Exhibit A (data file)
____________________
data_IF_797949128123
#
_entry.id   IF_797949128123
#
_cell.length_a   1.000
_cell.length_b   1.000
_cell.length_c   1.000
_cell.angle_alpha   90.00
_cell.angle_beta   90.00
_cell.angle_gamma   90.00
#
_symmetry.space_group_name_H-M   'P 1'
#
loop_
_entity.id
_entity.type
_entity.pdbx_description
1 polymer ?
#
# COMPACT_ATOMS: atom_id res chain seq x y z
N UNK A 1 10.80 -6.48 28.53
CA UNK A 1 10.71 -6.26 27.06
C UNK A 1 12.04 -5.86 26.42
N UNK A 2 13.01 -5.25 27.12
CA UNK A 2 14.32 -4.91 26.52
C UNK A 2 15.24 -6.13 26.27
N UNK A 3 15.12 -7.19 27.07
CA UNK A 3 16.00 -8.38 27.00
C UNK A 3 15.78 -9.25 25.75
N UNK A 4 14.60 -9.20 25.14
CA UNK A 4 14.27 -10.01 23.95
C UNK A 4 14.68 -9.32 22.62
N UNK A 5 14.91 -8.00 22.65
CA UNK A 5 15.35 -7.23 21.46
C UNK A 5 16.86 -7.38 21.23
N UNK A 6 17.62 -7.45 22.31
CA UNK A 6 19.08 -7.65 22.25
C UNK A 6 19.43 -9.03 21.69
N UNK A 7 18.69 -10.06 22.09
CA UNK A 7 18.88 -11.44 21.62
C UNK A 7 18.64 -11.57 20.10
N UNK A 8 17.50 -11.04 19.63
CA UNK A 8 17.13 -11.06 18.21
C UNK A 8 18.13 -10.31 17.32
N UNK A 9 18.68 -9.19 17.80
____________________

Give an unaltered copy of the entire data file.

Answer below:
data_IF_797949128123
#
_entry.id   IF_797949128123
#
_cell.length_a   1.000
_cell.length_b   1.000
_cell.length_c   1.000
_cell.angle_alpha   90.00
_cell.angle_beta   90.00
_cell.angle_gamma   90.00
#
_symmetry.space_group_name_H-M   'P 1'
#
loop_
_entity.id
_entity.type
_entity.pdbx_description
1 polymer ?
#
# COMPACT_ATOMS: atom_id res chain seq x y z
N UNK A 1 10.80 -6.48 28.53
CA UNK A 1 10.71 -6.26 27.06
C UNK A 1 12.04 -5.86 26.42
N UNK A 2 13.01 -5.25 27.12
CA UNK A 2 14.32 -4.91 26.52
C UNK A 2 15.24 -6.13 26.27
N UNK A 3 15.12 -7.19 27.07
CA UNK A 3 16.00 -8.38 27.00
C UNK A 3 15.78 -9.25 25.75
N UNK A 4 14.60 -9.20 25.14
CA UNK A 4 14.27 -10.01 23.95
C UNK A 4 14.68 -9.32 22.62
N UNK A 5 14.91 -8.00 22.65
CA UNK A 5 15.35 -7.23 21.46
C UNK A 5 16.86 -7.38 21.23
N UNK A 6 17.62 -7.45 22.31
CA UNK A 6 19.08 -7.65 22.25
C UNK A 6 19.43 -9.03 21.69
N UNK A 7 18.69 -10.06 22.09
CA UNK A 7 18.88 -11.44 21.62
C UNK A 7 18.64 -11.57 20.10
N UNK A 8 17.50 -11.04 19.63
CA UNK A 8 17.13 -11.06 18.21
C UNK A 8 18.13 -10.31 17.32
N UNK A 9 18.68 -9.19 17.80